Diagnosed With Diabetes?

If you are reading Cooking For Diabetics, there’s a good chance that either you or someone you love has been diagnosed with Diabetes.  You may feel scared, shocked, angry or overwhelmed. These are all normal emotions.  Educating yourself about the disease can help reduce these feelings.  Diabetes is a disease that affects the whole family. The good news is that you can live a long and healthy life by keeping your blood glucose levels (the amount of sugar in your blood) in the target range set by your doctor.  Cooking for Diabetics recognizes this and will try to help.

Type 2 Diabetes (sometimes called mature onset diabetes) is the most common form of diabetes, accounting for 90% of cases diabetes. This disease affects nearly 17 million Americans and is the seventh leading cause of death in the United States. Out of the 17 million Americans with type 2 diabetes, it is estimated that only half are aware they have diabetes. Even more staggering is that it is estimated that over 100 million people around the world have type 2 diabetes.

What is Diabetes?

There are three main types of diabetes. Type 1 diabetes, usually diagnosed in children and adolescents, occurs when the pancreas is unable to produce insulin. Insulin is a hormone that controls the amount of glucose in the blood. Approximately 10 per cent of people with diabetes have type 1 diabetes.

The remaining 90 per cent have type 2 diabetes, which occurs when the pancreas does not produce enough insulin or when the body does not effectively use the insulin that is produced. Type 2 diabetes usually develops in adulthood, although increasing numbers of children in high-risk populations are being diagnosed.

A third type of diabetes, gestational diabetes, is a temporary condition that occurs during pregnancy. It affects approximately 2 to 4 per cent of all pregnancies (in the non-Aboriginal population) and involves an increased risk of developing diabetes for both mother and child.

Is Diabetes Serious?

If left untreated or improperly managed, diabetes can result in a variety of complications, including:

  • Heart disease
  • Kidney disease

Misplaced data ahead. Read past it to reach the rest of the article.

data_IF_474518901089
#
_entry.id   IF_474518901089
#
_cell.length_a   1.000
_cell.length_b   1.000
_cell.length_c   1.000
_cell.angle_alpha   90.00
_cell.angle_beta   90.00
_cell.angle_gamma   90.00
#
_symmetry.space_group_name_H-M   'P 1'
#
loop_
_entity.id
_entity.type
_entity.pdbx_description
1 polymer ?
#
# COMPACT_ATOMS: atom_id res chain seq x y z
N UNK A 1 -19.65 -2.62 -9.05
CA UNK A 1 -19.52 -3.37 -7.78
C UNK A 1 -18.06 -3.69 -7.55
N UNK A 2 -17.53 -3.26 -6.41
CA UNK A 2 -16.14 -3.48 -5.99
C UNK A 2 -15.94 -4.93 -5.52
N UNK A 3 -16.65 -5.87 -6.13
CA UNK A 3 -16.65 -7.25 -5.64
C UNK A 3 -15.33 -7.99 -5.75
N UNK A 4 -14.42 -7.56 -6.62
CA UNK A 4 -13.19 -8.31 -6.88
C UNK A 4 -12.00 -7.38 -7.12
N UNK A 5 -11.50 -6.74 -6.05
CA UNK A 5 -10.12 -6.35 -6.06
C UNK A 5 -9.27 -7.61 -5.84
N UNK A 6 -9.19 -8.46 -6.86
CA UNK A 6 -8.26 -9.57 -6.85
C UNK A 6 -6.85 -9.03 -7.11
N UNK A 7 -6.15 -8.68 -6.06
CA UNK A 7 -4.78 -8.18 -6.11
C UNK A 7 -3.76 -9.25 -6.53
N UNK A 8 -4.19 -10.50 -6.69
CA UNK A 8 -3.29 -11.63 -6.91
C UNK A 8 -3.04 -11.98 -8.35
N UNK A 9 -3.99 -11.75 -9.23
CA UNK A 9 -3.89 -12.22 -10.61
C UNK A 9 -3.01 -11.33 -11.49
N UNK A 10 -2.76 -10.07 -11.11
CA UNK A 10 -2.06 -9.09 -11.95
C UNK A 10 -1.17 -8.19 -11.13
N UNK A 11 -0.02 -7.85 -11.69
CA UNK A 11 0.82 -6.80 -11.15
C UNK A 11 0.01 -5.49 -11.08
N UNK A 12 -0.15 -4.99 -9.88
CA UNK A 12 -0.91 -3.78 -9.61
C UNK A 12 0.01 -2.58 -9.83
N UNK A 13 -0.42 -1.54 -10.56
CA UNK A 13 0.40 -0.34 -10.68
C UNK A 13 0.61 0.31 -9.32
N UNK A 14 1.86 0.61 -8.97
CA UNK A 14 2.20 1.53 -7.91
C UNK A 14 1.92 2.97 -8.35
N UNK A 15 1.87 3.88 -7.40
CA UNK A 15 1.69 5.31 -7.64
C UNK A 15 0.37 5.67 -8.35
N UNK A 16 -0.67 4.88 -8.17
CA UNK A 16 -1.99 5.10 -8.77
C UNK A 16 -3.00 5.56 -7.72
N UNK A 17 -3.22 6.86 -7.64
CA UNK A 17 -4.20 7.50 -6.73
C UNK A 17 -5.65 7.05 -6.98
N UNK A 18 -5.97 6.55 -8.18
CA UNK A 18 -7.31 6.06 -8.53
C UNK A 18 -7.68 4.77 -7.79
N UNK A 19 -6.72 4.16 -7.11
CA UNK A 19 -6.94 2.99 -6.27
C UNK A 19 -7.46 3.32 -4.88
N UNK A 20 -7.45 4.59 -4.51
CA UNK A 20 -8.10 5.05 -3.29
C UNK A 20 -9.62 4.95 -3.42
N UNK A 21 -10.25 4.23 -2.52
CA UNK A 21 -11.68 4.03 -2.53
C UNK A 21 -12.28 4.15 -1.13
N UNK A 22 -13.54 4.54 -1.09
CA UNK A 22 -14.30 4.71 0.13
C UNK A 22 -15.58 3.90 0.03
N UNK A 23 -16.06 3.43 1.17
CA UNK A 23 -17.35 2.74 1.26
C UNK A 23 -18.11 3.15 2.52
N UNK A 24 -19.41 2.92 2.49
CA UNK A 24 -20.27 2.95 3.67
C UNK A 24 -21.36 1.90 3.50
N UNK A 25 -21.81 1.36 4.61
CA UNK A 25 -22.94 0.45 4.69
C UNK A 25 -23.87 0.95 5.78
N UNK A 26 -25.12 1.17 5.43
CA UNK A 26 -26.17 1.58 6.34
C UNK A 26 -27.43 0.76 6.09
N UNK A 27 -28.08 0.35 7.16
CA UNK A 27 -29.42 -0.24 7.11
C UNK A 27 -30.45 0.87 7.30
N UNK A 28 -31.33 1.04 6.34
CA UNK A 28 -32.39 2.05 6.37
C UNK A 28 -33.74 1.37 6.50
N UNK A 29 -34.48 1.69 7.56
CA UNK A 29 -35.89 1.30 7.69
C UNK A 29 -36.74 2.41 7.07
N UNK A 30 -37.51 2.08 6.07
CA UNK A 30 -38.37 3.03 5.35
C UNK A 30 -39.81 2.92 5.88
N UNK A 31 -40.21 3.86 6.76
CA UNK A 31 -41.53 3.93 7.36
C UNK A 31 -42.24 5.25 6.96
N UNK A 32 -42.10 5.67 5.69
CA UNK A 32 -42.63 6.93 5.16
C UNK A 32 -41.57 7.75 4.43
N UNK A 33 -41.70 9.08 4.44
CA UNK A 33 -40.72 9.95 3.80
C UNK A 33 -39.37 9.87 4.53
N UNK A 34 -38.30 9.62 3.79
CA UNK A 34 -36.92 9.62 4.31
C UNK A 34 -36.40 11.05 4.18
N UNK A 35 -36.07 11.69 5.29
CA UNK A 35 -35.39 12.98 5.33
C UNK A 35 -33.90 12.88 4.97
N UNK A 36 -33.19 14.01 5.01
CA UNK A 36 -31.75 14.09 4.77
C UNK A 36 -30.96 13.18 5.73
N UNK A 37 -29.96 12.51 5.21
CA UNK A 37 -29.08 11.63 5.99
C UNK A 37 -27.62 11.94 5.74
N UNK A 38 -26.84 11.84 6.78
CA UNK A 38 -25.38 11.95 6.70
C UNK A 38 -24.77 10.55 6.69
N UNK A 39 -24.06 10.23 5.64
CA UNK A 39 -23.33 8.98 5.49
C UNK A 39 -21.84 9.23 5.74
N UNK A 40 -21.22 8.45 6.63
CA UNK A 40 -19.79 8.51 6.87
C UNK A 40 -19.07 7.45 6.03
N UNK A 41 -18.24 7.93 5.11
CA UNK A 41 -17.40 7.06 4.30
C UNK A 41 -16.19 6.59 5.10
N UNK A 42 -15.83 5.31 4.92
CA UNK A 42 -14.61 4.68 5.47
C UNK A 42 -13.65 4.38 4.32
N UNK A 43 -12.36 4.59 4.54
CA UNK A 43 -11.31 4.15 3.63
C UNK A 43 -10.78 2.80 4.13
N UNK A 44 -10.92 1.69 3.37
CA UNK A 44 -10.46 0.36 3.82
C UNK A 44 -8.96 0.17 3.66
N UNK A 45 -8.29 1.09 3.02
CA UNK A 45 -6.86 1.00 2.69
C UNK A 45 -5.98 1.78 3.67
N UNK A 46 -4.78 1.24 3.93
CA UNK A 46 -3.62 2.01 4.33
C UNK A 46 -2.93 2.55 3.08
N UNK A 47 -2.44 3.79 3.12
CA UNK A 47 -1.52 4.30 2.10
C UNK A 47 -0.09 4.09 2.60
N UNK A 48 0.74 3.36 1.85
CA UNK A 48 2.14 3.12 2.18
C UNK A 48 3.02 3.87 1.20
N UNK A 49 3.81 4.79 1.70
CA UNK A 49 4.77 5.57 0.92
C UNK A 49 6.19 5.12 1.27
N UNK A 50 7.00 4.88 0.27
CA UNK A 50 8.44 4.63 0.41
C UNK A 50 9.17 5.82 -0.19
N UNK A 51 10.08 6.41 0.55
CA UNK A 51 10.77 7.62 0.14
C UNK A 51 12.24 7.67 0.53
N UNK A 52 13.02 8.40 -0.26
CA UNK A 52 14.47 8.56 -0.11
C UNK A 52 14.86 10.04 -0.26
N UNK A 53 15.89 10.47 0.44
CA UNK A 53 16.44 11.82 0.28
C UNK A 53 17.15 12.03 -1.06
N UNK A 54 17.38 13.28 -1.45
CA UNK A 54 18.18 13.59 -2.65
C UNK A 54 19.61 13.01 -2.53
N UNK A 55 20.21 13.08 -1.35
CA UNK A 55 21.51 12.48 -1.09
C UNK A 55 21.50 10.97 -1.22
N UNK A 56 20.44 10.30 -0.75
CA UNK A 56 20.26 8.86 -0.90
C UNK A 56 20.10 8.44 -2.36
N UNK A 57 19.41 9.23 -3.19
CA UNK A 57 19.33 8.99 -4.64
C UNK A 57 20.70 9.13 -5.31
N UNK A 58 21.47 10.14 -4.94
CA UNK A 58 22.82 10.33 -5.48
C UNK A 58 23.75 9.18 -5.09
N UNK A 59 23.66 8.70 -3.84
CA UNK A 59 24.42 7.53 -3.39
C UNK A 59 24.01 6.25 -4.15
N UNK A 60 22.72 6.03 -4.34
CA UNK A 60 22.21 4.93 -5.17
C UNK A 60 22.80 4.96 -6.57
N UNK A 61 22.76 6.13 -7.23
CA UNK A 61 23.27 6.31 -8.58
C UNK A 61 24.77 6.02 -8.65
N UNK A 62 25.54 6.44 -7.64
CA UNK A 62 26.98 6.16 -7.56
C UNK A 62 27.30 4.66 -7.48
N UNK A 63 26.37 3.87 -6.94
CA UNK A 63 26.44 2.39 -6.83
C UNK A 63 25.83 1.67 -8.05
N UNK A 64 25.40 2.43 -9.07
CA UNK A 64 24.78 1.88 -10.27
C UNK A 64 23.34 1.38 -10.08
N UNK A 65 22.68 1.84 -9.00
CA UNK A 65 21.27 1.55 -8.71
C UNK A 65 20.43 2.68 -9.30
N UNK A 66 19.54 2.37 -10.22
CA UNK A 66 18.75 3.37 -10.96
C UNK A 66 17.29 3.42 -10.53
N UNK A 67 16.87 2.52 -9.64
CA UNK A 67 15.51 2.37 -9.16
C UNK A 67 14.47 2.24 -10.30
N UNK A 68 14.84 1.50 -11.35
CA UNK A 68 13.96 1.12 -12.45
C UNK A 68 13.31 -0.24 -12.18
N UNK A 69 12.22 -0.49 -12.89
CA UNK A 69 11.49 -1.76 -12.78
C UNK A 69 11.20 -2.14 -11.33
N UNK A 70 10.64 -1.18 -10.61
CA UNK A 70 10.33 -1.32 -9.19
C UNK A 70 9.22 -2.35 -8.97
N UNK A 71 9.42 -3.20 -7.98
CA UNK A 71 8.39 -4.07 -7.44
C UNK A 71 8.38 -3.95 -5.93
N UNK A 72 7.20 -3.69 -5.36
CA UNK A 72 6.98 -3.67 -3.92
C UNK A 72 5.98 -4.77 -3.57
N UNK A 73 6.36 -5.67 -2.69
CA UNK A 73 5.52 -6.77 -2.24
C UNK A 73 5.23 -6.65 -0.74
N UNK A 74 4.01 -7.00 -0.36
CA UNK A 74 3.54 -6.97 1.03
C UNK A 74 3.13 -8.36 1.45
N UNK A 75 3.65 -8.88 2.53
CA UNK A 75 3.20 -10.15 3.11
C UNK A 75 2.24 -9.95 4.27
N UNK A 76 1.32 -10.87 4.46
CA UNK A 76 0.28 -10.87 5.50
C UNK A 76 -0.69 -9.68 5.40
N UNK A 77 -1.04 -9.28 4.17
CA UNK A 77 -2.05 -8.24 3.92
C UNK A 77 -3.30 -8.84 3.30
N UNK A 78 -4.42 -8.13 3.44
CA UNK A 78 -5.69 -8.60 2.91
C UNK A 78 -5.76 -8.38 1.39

• Eye disease
  • Problems with erection (impotence)
  • Nerve damage

The first step in preventing or delaying the onset of these complications is recognizing the risk factors, as well as signs and symptoms of diabetes.

What Are The Signs of Diabetes?

Signs and symptoms of diabetes may include the following:

  • Unusual thirst
  • Frequent urination
  • Weight change (gain or loss)
  • Extreme fatigue or lack of energy
  • Blurred vision
  • Frequent or recurring infections
  • Cuts and bruises that are slow to heal
  • Tingling or numbness in the hands or feet
  • Trouble getting or maintaining an erection

It is important to recognize, however, that many people who have type 2 diabetes may display no symptoms.  If you suspect you may have diabetes, see your doctor as soon as possible.

Can Diabetes Be Treated?

People with diabetes can expect to live active, independent and vital lives if they make a lifelong commitment to careful diabetes management, which includes the following:

  • Education: Diabetes education is an important first step. All people with diabetes need to be informed about their condition.
  • Physical Activity: Regular physical activity helps your body lower blood glucose levels, promotes weight loss, reduces stress and enhances overall fitness.
  • Nutrition: What, when and how much you eat all play an important role in regulating blood glucose levels.  Cooking for diabetics is an essential skill.
  • Weight Management: Maintaining a healthy weight is especially important in the management of type 2 diabetes.
  • Medication: Type 1 diabetes is always treated with insulin. Type 2 diabetes is managed through physical activity and meal planning and may require medications and/or insulin to assist your body in controlling blood glucose more effectively.
  • Lifestyle Management: Learning to reduce stress levels in day-to-day life can help people with diabetes better manage their disease.
  • Blood Pressure: High blood pressure can lead to eye disease, heart disease, stroke and kidney disease, so people with diabetes should try to maintain a blood pressure level at or below 130/80. To do this, you may need to change your eating and physical activity habits and/or take medication.

Cooking For Diabetics has collected information and recipes from `General Public Licensed` & `free to use` collections and websites.  If you’re interested in finding new and interesting recipes, please feel free to browse through this website.